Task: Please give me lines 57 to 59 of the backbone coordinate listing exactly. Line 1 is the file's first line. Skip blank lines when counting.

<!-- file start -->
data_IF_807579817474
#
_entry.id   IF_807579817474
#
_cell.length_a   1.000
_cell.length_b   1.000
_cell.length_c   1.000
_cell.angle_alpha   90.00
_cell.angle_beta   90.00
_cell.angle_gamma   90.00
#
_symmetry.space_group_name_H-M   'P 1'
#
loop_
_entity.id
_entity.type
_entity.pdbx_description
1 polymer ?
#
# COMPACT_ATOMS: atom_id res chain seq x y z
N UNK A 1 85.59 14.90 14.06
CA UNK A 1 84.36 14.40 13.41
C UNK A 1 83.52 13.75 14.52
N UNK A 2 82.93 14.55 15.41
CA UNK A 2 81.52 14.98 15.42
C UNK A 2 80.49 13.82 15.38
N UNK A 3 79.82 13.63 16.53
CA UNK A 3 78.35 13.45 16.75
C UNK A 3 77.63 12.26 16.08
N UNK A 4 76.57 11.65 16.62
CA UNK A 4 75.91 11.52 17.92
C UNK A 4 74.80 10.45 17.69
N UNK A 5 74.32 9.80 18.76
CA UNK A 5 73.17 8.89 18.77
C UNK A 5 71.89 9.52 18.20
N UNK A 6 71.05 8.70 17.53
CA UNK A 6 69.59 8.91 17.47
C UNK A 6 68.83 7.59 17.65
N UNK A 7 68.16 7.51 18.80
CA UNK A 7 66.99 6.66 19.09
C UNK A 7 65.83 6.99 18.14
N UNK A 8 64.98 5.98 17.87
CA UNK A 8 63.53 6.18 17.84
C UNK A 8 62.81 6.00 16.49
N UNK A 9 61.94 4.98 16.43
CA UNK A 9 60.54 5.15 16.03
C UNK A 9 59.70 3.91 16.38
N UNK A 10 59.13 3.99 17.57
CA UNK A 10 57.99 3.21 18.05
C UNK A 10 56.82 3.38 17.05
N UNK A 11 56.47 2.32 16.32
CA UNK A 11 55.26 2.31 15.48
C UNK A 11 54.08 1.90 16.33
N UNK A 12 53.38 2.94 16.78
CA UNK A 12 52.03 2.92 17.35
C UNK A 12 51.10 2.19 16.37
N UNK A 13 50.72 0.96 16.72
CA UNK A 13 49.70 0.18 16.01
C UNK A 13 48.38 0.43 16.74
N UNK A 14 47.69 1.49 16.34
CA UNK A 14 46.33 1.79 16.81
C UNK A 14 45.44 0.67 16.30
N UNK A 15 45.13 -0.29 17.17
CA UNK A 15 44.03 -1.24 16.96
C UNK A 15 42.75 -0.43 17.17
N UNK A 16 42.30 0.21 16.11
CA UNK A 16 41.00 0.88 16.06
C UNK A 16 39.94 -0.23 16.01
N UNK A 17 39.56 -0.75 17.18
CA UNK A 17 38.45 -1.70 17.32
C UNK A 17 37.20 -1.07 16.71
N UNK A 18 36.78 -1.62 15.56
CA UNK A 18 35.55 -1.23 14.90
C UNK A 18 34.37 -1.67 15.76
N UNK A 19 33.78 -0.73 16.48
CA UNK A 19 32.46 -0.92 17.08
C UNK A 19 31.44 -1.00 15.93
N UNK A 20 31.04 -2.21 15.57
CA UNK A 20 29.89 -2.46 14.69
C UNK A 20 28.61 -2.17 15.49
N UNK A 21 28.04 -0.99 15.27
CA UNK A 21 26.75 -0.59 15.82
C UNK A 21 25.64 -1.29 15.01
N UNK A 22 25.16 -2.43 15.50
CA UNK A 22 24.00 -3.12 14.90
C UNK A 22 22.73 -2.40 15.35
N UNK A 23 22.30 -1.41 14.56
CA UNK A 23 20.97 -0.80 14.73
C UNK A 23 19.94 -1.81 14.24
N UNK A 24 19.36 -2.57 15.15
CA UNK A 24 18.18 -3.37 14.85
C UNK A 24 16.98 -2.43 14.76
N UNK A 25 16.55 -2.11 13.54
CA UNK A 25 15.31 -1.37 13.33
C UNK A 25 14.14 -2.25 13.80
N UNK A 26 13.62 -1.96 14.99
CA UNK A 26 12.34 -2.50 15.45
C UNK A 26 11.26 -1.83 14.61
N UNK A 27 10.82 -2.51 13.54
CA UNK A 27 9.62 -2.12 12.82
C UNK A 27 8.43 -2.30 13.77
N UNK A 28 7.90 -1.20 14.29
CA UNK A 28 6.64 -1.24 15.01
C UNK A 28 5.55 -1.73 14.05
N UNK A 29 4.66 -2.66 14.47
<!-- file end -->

N UNK A 13 50.72 0.96 16.72
CA UNK A 13 49.70 0.18 16.01
C UNK A 13 48.38 0.43 16.74